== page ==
• A fact-finding hearing to determine whether the courts of England and Wales had jurisdiction to determine welfare issues in relation to three children. The applicant was the mother of the three children, the respondent the father. Their precise history was disputed, but both parents had come to England as asylum seekers. The mother claimed to be from Yemen and the father claimed to be from Somalia, and they had three children. One was born in Sheffield, one in Yemen, and, after the family left the UK in 2008, the third was born in either Yemen or Saudi Arabia. Ms Sarah Morgan QC, sitting as a deputy High Court judge, came to the view that some of the evidence placed before her had been misleading and intended to mislead. The case had unusually difficult features, caused by the passage of time, and there was no agreement between the parties even as to that which she was being invited to consider and determine. She found that the family had left (and the mother had consented to the children's departure from) England and Wales in 2008 for the purposes of a holiday and not as a permanent relocation. Immediately before leaving, the family had been habitually resident in England and Wales. Neither before nor once they had left had the mother indicated consent to a relocation. Thus there had been a wrongful removal in that the mother had consented to a holiday but not to a relocation, and/or there had been a wrongful retention when the father failed to arrange their return to England and Wales at the conclusion of the holiday. She found that the court had jurisdiction in respect of the two older children, and although the third child had never lived in or even visited the United Kingdom, jurisdiction in respect of her existed by reason of the doctrine of Parens Patriae. The matter was listed for consequential directions in consultation with Williams J. Judgment, 20/03/2021, free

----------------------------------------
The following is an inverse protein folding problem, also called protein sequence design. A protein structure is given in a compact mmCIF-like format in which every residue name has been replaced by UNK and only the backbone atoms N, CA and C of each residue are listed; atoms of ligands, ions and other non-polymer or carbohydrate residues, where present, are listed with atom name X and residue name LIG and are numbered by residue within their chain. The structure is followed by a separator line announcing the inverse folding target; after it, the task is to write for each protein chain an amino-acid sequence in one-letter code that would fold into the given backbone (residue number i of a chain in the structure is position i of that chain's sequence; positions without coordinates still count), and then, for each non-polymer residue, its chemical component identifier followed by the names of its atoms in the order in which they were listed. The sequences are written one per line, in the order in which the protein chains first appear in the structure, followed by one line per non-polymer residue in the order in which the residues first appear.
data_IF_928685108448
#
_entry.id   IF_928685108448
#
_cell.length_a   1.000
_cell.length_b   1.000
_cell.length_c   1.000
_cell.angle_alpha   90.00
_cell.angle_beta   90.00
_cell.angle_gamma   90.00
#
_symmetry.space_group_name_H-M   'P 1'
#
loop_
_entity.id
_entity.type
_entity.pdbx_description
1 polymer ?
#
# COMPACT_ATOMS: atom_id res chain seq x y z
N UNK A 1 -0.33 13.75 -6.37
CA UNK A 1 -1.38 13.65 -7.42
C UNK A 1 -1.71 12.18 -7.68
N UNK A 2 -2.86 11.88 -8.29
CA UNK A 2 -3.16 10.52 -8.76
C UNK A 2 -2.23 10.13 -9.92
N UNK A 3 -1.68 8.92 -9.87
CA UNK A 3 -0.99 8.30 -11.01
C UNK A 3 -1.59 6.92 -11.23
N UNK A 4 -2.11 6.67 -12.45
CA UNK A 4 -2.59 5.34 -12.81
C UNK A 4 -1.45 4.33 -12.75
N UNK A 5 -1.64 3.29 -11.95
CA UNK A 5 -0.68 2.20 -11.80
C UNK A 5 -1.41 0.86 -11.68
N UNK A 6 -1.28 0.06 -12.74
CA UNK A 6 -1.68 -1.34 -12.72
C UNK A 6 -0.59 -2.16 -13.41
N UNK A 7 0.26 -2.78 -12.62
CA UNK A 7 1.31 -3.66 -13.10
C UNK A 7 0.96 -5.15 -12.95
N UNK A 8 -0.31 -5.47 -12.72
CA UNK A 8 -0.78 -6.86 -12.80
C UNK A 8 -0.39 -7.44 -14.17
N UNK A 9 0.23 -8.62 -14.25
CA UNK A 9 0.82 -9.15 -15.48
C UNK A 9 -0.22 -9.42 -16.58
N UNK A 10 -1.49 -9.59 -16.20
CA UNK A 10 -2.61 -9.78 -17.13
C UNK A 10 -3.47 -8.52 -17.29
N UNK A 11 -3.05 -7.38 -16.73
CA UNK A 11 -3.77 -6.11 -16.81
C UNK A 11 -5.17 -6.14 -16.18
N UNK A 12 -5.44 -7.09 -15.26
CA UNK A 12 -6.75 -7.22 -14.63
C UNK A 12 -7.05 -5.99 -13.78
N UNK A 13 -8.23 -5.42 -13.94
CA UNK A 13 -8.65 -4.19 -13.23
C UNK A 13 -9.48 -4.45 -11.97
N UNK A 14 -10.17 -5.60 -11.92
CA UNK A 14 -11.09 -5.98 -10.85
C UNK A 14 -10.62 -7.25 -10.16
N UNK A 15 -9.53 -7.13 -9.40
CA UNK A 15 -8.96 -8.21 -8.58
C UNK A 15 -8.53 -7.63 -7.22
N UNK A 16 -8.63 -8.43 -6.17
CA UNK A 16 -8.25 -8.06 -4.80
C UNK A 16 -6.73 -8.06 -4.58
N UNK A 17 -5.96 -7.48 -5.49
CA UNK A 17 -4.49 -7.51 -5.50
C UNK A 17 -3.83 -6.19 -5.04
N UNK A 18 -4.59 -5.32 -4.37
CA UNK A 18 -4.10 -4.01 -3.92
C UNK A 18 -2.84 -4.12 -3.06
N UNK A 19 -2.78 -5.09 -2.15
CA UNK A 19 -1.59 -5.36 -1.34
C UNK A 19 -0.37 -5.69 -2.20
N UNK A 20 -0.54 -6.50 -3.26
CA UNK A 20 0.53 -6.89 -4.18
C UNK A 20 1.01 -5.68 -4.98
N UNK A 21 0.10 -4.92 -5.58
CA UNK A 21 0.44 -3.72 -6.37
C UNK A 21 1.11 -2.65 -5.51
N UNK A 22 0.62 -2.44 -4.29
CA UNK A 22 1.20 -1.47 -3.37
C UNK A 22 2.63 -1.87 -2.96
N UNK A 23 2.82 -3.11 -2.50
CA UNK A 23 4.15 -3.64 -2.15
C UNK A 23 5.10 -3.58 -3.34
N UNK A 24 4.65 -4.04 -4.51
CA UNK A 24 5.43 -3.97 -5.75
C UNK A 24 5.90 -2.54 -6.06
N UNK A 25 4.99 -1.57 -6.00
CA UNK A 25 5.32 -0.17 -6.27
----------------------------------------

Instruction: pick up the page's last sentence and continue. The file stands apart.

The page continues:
• An application by the father for interim permission to relocate from the UAE to England with the parties' three children, aged 10, 13 and 18. After living in the UAE for many years, he had lost his job in the oil industry, and would soon lose his right to live there. The mother was from Brazil and would need a visa to enter England. The view of the independent social worker was that if the boys had to leave the UAE it should be to England that they came. Francis J's view was that the family would not benefit from taking the boys to Brazil in the midst of the Covid crisis. He gave permission for the relocation. The mother would live with the children in a Surrey property owned by the father, while the father would rent a place to live. He encouraged the family to begin mediation sessions once they were to England. Judgment, 04/01/2021, free
  • An application for the summary return of the eight-year-old son to Australia, where he had always lived until being brought without warning to England by the mother. The application was made under the Child Abduction and Custody Act 1985, pursuant to Articles 3 and 12 of the 1980 Hague Convention. It was agreed that the son's habitual residence in Australia and the father's exercising of rights of custody at the material time had both been made out. The task for Mr Teertha Gupta QC, sitting as a deputy High Court judge, was thus to decide on a summary basis whether the mother had raised a valid defence under the 1980 Hague Convention and, if so, whether he should exercise his discretion not to return the child forthwith to Australia. He found that the Article 13(b) defence had not been established; there was no evidence to support the mother's assertion that the child had suffered severe symptoms of intolerable anxiety. Mr Teertha Gupta QC expressed concern that the mother's actions might be symptoms of a deeper wish to eradicate the father from the child's life. It was in the child's overall and long-term best interests to return to Australia forthwith. The father's application was granted. Judgment, 18/12/2020, free